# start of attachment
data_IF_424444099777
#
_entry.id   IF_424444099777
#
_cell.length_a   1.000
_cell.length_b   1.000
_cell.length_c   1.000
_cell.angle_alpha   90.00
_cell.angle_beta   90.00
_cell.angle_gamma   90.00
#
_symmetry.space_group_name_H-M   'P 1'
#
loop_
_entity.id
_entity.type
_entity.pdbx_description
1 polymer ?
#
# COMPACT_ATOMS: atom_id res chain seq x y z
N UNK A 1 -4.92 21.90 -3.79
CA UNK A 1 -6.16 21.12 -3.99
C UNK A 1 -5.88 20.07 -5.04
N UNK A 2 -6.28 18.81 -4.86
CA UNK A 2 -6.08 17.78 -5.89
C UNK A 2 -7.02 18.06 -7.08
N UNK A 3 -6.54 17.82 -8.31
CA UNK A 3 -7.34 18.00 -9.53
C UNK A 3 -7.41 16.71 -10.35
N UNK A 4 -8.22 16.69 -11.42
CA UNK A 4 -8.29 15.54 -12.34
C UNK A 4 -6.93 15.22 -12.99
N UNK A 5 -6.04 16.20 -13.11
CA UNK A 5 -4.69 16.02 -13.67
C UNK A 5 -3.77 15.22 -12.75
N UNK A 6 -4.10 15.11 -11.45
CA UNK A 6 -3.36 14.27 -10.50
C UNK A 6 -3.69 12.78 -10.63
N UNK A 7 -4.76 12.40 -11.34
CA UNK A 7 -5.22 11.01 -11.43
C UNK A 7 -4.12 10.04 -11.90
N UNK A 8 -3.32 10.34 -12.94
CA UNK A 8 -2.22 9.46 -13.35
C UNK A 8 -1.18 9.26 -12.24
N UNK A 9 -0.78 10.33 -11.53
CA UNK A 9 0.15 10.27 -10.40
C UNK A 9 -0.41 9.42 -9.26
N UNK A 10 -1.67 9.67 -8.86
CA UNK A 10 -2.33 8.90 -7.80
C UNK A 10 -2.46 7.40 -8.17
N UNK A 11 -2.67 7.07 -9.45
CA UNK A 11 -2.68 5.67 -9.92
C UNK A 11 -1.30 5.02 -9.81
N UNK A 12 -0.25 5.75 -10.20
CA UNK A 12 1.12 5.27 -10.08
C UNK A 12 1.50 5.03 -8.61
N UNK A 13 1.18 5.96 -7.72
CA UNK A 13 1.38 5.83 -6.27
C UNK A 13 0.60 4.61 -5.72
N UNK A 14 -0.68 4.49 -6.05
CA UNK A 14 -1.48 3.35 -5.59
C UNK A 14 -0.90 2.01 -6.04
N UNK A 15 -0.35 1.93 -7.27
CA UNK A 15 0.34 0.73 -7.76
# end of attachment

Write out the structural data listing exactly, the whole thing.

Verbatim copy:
data_IF_424444099777
#
_entry.id   IF_424444099777
#
_cell.length_a   1.000
_cell.length_b   1.000
_cell.length_c   1.000
_cell.angle_alpha   90.00
_cell.angle_beta   90.00
_cell.angle_gamma   90.00
#
_symmetry.space_group_name_H-M   'P 1'
#
loop_
_entity.id
_entity.type
_entity.pdbx_description
1 polymer ?
#
# COMPACT_ATOMS: atom_id res chain seq x y z
N UNK A 1 -4.92 21.90 -3.79
CA UNK A 1 -6.16 21.12 -3.99
C UNK A 1 -5.88 20.07 -5.04
N UNK A 2 -6.28 18.81 -4.86
CA UNK A 2 -6.08 17.78 -5.89
C UNK A 2 -7.02 18.06 -7.08
N UNK A 3 -6.54 17.82 -8.31
CA UNK A 3 -7.34 18.00 -9.53
C UNK A 3 -7.41 16.71 -10.35
N UNK A 4 -8.22 16.69 -11.42
CA UNK A 4 -8.29 15.54 -12.34
C UNK A 4 -6.93 15.22 -12.99
N UNK A 5 -6.04 16.20 -13.11
CA UNK A 5 -4.69 16.02 -13.67
C UNK A 5 -3.77 15.22 -12.75
N UNK A 6 -4.10 15.11 -11.45
CA UNK A 6 -3.36 14.27 -10.50
C UNK A 6 -3.69 12.78 -10.63
N UNK A 7 -4.76 12.40 -11.34
CA UNK A 7 -5.22 11.01 -11.43
C UNK A 7 -4.12 10.04 -11.90
N UNK A 8 -3.32 10.34 -12.94
CA UNK A 8 -2.22 9.46 -13.35
C UNK A 8 -1.18 9.26 -12.24
N UNK A 9 -0.78 10.33 -11.53
CA UNK A 9 0.15 10.27 -10.40
C UNK A 9 -0.41 9.42 -9.26
N UNK A 10 -1.67 9.67 -8.86
CA UNK A 10 -2.33 8.90 -7.80
C UNK A 10 -2.46 7.40 -8.17
N UNK A 11 -2.67 7.07 -9.45
CA UNK A 11 -2.68 5.67 -9.92
C UNK A 11 -1.30 5.02 -9.81
N UNK A 12 -0.25 5.75 -10.20
CA UNK A 12 1.12 5.27 -10.08
C UNK A 12 1.50 5.03 -8.61
N UNK A 13 1.18 5.96 -7.72
CA UNK A 13 1.38 5.83 -6.27
C UNK A 13 0.60 4.61 -5.72
N UNK A 14 -0.68 4.49 -6.05
CA UNK A 14 -1.48 3.35 -5.59
C UNK A 14 -0.90 2.01 -6.04
N UNK A 15 -0.35 1.93 -7.27
CA UNK A 15 0.34 0.73 -7.76